The future of the Nipissing Forest is open for debate.
The Ministry of Natural Resources and Forestry (MNRF) has started the process for the development and creation of a new 10-year plan for the Nipissing Forest.
“In Ontario, the MNRF is responsible for the long-term health of Crown forests (public land). Before any forestry activities can take place, a forest management plan must be in place,” said Jolanta Kowalski, senior media relations officer with the ministry.
The Nipissing Forest includes a large area around Lake Nipissing; it stretches south to Trout Creek, north to Marten River, and runs west along the Ottawa River.
With the current plan for this region ending in early 2019, the ministry has begun work on the five-phase process to create the 2019 to 2029 plan. This process will include stakeholder consultations, public and aboriginal community involvement, and five formal opportunities for input.
“Forest management plans must ensure sustainability while finding a balance of social, economic and environmental values,” said Kowalski.
In Ontario, forestry activities include: providing access by building roads and bridges, cutting and removing trees, renewing the forest by replacing trees after they are harvested, caring for the forests and preparing plans to carry out forest management activities.
“People may express their interests in any of these forestry-related activities and others throughout the forest management planning process,” said Kowalski. “Public participation is a key component of forest management in Ontario and is required by law.”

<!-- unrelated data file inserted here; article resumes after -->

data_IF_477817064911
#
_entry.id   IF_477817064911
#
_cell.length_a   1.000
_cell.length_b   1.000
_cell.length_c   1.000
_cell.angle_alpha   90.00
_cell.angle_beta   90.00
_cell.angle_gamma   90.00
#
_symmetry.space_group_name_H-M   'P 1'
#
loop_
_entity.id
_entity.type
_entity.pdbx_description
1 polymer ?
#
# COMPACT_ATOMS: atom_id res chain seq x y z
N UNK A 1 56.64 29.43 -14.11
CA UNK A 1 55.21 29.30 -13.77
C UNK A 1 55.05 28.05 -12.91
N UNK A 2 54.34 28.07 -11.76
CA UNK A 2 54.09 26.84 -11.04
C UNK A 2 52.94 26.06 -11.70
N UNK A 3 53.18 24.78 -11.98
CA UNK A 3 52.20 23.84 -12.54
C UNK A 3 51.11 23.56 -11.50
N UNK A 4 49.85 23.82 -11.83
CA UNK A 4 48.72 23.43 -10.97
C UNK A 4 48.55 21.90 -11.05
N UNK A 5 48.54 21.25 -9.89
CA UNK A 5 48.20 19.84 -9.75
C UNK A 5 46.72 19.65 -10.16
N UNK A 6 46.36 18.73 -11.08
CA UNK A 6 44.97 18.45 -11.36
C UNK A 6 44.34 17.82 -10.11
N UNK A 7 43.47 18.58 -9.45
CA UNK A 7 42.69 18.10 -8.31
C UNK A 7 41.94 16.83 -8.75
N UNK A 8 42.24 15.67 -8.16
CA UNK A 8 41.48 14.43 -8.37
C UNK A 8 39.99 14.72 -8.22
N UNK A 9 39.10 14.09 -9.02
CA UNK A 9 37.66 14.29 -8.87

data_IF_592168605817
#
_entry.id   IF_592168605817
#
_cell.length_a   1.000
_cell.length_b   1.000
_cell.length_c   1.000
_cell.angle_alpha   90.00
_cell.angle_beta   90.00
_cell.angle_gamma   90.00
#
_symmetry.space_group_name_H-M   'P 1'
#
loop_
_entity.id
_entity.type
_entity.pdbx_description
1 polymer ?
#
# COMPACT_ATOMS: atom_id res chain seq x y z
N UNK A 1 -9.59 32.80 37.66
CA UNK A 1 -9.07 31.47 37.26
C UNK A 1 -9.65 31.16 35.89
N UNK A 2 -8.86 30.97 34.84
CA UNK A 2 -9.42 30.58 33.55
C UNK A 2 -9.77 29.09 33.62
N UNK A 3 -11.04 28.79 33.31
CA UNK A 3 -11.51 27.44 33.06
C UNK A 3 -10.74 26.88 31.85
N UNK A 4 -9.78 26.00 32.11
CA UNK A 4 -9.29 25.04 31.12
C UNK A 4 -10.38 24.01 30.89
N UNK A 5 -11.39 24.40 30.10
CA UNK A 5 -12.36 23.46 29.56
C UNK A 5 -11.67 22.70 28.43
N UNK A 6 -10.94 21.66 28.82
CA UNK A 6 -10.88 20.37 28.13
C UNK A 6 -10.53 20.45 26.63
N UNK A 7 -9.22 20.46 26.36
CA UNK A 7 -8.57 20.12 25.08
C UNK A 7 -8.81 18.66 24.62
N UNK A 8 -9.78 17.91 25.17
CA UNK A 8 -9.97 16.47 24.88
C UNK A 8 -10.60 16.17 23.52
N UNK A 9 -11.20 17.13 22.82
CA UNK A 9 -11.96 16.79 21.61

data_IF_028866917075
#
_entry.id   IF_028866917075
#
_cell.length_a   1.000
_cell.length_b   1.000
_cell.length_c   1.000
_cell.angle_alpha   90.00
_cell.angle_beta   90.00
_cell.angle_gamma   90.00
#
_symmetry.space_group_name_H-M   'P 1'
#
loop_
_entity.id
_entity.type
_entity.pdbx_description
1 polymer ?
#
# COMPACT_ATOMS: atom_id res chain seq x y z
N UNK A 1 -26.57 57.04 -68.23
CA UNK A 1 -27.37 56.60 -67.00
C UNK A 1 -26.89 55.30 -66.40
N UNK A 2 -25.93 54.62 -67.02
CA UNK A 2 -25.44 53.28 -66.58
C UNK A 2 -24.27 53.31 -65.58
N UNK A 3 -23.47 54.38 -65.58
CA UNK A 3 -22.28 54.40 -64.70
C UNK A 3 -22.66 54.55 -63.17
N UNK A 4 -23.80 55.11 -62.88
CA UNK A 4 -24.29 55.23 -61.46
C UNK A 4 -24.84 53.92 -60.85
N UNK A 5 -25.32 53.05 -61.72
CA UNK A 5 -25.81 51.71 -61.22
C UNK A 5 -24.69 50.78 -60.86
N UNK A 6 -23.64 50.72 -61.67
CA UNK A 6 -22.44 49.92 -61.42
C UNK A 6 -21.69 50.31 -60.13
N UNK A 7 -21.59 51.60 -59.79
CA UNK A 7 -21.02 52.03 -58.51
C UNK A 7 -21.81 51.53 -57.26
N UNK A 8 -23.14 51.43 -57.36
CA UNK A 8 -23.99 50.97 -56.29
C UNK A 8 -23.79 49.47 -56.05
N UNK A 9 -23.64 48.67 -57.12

The first stage of the process, the invitation to participate, was sent out to the public in December. Stage two is the review of proposed long-term management direction, which is planned for August 2017. Public input — including background information on the forest, natural resource features, land uses, and any values that may be affected by forest management — will be collected over the first half of 2017.
Anyone interested in providing input to the forest management should considered joining the Nipissing Forest Local Citizens Committee, which is a wide group of people with an interest in forest management including trappers, tourism operators, hunters and anglers.
The third stage of the planning process will give the public the opportunity to review proposed operations for the land and is expected to take place in January 2018.
The current planning team involved in overseeing the process for the management plan includes a member of the local citizens committee and First Nations representatives from Nipissing, Dokis, Temagami, Antoine, Mattawa-North Bay, Algonquin and Wolf Lake First Nations. Requests for participation have been extended to the Métis Nation of Ontario and Temiscaming First Nation.
A registered forester will prepare the plan with input from citizens, aboriginal communities and the public. Stage four calls for a draft plan to be ready by August 2018, when it will be available to be reviewed by the public.
Stage five of the process is set for December 2018 and involves one last public inspection of the MNRF-approved management plan.
The proposed implementation date of the new ten-year plan is April 1, 2019.